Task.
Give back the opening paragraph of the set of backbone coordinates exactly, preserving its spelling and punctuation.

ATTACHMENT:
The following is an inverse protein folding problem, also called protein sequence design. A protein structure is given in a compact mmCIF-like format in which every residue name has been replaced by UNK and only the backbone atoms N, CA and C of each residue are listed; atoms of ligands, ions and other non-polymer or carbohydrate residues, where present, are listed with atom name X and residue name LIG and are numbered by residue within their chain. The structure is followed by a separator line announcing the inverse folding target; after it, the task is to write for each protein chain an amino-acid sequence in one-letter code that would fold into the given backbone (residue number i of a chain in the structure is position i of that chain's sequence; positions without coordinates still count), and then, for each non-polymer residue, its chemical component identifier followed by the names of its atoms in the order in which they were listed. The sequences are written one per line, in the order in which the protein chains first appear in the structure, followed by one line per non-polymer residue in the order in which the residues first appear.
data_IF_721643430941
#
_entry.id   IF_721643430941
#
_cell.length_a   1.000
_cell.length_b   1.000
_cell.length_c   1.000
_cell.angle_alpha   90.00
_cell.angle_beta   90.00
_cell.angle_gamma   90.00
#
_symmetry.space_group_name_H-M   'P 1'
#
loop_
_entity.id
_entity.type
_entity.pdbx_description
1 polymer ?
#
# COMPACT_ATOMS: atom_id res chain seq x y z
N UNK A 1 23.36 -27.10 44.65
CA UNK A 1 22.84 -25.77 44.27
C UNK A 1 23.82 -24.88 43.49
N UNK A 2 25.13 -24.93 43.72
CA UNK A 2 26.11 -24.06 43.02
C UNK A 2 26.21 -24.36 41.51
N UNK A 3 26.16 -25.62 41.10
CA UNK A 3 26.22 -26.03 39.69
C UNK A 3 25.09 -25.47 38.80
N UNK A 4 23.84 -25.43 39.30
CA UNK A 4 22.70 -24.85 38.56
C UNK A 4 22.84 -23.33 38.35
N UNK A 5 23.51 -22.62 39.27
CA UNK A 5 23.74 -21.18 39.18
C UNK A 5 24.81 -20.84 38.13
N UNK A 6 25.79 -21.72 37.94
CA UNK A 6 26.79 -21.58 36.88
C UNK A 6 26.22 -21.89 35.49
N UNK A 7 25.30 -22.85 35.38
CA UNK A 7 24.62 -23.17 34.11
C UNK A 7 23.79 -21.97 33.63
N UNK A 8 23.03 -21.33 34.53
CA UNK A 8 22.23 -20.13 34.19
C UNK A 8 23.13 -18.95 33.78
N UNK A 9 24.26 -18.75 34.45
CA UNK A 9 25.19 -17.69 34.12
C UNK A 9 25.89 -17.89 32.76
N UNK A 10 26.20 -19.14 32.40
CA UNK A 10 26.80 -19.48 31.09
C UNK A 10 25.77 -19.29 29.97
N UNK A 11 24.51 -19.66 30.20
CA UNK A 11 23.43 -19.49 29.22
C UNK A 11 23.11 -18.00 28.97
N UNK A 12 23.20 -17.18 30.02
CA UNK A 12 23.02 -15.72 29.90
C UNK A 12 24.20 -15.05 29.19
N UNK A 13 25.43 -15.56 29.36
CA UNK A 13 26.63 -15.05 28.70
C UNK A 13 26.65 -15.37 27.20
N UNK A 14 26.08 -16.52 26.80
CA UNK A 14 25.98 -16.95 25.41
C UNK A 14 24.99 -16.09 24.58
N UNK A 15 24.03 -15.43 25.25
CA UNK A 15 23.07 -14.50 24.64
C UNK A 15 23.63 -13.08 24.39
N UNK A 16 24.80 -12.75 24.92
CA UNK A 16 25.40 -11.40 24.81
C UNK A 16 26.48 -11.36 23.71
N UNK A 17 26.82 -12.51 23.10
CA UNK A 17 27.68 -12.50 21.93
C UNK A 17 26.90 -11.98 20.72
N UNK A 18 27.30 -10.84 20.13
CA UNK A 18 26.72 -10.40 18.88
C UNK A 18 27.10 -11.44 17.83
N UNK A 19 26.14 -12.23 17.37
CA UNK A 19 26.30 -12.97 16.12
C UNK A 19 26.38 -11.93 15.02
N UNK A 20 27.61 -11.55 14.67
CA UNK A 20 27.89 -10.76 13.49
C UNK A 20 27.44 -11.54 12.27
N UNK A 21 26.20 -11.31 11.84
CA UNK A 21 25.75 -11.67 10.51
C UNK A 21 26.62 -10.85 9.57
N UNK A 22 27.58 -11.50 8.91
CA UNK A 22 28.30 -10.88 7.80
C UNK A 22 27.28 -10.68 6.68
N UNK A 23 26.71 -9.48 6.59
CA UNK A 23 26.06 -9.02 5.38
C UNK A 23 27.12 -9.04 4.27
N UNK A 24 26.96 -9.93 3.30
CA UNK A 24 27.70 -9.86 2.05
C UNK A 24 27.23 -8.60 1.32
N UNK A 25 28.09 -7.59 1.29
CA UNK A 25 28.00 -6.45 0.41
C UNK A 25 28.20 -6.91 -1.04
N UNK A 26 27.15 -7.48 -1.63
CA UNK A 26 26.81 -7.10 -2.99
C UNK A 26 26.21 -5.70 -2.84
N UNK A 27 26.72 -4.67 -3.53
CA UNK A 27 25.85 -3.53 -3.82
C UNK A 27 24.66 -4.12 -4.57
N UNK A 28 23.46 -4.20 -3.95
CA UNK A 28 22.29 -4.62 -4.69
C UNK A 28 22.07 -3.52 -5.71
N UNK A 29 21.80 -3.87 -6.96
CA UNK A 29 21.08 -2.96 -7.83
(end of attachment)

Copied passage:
The following is an inverse protein folding problem, also called protein sequence design. A protein structure is given in a compact mmCIF-like format in which every residue name has been replaced by UNK and only the backbone atoms N, CA and C of each residue are listed; atoms of ligands, ions and other non-polymer or carbohydrate residues, where present, are listed with atom name X and residue name LIG and are numbered by residue within their chain. The structure is followed by a separator line announcing the inverse folding target; after it, the task is to write for each protein chain an amino-acid sequence in one-letter code that would fold into the given backbone (residue number i of a chain in the structure is position i of that chain's sequence; positions without coordinates still count), and then, for each non-polymer residue, its chemical component identifier followed by the names of its atoms in the order in which they were listed. The sequences are written one per line, in the order in which the protein chains first appear in the structure, followed by one line per non-polymer residue in the order in which the residues first appear.